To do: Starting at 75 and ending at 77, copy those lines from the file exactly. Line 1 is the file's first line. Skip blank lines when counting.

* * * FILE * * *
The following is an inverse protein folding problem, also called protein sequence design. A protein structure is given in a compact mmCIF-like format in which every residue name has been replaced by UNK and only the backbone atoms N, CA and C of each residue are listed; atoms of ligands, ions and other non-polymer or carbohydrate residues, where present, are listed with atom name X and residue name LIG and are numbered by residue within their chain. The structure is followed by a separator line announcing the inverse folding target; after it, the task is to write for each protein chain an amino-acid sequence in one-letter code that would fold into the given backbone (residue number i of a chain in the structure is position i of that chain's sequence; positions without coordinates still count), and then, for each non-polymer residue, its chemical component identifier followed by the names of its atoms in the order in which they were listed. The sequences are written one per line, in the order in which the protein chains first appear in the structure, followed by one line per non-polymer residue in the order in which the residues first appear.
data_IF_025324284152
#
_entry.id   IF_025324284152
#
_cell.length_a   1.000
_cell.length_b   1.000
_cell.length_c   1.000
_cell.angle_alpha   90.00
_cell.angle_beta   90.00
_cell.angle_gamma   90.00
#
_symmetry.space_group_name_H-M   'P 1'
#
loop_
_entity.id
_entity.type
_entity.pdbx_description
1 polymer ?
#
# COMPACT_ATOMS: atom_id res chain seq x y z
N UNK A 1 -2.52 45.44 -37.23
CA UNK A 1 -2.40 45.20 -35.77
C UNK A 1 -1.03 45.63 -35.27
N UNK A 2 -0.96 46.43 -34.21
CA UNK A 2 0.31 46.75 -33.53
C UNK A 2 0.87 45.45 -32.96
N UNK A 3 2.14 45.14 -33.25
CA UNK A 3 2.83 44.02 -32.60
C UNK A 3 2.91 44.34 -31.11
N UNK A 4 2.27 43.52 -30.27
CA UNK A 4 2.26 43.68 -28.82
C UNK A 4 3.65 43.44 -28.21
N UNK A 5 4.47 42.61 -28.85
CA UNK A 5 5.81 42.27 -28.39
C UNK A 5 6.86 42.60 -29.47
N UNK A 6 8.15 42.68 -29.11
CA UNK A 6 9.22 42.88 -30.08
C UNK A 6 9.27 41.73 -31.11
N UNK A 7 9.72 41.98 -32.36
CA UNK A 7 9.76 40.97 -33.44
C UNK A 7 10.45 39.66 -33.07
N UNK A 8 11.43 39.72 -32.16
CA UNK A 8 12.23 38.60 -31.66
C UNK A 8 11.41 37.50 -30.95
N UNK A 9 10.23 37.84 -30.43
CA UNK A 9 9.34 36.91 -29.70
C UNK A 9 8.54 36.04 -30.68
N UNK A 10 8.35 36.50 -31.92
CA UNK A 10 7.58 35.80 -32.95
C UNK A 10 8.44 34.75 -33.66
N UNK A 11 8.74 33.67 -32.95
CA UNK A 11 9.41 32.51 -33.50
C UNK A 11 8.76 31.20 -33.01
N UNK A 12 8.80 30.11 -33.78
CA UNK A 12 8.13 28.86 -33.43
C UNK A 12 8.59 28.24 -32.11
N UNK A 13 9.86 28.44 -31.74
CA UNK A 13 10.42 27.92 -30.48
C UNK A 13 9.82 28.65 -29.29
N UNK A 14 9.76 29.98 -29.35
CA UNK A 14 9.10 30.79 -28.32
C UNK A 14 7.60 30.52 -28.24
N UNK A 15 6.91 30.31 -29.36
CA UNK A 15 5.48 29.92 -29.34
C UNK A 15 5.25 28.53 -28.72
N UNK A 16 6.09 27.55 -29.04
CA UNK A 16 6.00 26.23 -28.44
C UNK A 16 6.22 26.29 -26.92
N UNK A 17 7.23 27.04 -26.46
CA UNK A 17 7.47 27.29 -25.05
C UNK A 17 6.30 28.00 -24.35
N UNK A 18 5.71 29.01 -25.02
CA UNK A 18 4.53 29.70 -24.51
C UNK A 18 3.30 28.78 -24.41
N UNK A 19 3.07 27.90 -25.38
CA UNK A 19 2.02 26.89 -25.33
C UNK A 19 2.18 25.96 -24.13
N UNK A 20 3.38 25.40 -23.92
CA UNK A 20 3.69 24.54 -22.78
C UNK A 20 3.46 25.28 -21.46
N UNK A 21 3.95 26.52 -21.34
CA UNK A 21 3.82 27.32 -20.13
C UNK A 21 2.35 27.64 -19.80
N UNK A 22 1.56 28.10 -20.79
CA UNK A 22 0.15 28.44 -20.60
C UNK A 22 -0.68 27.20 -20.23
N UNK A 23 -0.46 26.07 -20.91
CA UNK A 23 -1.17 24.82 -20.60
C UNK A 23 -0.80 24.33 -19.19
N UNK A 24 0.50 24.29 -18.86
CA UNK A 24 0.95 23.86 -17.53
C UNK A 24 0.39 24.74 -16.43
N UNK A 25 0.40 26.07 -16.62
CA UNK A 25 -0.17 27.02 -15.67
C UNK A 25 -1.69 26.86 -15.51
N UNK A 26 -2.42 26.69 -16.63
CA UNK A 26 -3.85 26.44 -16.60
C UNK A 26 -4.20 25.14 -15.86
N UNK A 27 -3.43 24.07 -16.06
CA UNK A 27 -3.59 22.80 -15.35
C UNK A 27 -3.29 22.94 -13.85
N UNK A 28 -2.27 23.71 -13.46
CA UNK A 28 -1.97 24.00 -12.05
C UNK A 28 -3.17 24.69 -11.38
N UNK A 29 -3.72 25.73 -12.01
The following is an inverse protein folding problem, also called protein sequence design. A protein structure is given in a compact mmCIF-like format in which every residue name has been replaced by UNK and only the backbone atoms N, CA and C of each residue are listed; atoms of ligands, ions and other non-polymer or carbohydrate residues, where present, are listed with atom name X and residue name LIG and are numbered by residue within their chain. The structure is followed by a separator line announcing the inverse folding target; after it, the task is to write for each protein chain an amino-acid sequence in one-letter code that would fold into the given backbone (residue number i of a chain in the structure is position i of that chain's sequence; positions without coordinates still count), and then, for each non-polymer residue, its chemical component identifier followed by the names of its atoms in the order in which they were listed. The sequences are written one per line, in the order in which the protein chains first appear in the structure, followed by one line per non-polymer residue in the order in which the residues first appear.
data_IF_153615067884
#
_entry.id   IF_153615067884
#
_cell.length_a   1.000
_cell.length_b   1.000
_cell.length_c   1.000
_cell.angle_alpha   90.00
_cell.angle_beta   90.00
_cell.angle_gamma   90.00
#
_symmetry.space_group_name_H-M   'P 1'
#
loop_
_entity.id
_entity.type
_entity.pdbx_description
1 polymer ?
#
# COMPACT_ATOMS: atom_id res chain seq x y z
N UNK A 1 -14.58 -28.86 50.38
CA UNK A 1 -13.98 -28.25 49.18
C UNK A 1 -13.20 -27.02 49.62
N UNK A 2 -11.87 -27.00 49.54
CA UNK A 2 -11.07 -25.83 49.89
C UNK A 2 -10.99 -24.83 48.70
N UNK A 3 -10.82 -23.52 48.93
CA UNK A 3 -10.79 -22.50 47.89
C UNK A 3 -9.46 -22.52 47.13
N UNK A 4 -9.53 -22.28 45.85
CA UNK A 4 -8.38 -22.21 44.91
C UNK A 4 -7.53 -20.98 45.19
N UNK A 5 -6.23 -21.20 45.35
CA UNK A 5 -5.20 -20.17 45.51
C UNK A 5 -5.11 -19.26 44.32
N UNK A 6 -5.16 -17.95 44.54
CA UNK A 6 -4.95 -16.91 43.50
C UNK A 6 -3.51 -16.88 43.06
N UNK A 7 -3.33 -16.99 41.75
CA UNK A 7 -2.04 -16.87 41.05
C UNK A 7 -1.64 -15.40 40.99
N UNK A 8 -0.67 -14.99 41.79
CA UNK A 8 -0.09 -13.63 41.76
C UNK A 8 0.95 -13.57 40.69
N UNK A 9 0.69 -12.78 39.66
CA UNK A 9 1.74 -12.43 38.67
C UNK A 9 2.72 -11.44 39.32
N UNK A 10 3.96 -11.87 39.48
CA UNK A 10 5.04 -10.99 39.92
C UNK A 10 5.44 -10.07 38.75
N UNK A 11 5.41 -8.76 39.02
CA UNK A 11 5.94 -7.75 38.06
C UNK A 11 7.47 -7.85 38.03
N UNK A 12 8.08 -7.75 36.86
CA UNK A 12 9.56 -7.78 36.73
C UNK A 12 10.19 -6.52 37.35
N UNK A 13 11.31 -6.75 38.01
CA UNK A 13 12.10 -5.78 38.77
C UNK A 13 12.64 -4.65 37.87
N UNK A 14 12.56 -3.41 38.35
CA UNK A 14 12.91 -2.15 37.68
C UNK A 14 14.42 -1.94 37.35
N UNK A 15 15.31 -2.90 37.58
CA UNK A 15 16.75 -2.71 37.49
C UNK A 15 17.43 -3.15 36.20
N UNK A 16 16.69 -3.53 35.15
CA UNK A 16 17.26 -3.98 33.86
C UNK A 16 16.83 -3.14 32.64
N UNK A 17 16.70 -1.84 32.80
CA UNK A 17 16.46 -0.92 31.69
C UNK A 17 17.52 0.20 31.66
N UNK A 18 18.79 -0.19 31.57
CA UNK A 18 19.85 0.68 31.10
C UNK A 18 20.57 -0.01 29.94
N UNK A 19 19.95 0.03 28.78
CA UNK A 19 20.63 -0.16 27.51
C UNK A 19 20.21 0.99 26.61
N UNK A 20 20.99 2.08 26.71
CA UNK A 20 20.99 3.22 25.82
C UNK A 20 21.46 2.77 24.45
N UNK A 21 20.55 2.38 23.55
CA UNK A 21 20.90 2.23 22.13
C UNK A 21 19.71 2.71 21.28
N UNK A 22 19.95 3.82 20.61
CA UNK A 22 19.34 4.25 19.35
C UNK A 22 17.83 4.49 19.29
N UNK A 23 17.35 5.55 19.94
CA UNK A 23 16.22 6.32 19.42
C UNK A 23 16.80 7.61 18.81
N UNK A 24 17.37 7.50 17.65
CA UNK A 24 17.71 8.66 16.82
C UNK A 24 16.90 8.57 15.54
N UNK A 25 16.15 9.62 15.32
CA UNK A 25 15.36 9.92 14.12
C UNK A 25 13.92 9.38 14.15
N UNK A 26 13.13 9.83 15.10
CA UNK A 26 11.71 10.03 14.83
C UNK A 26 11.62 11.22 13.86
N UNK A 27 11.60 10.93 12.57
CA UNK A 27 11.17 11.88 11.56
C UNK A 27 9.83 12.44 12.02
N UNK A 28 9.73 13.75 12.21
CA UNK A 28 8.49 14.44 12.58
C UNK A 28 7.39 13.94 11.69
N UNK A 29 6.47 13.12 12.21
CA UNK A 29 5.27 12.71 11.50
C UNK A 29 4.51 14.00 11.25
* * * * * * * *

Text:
C UNK A 18 3.30 28.78 -24.41
N UNK A 19 3.07 27.90 -25.38
CA UNK A 19 2.02 26.89 -25.33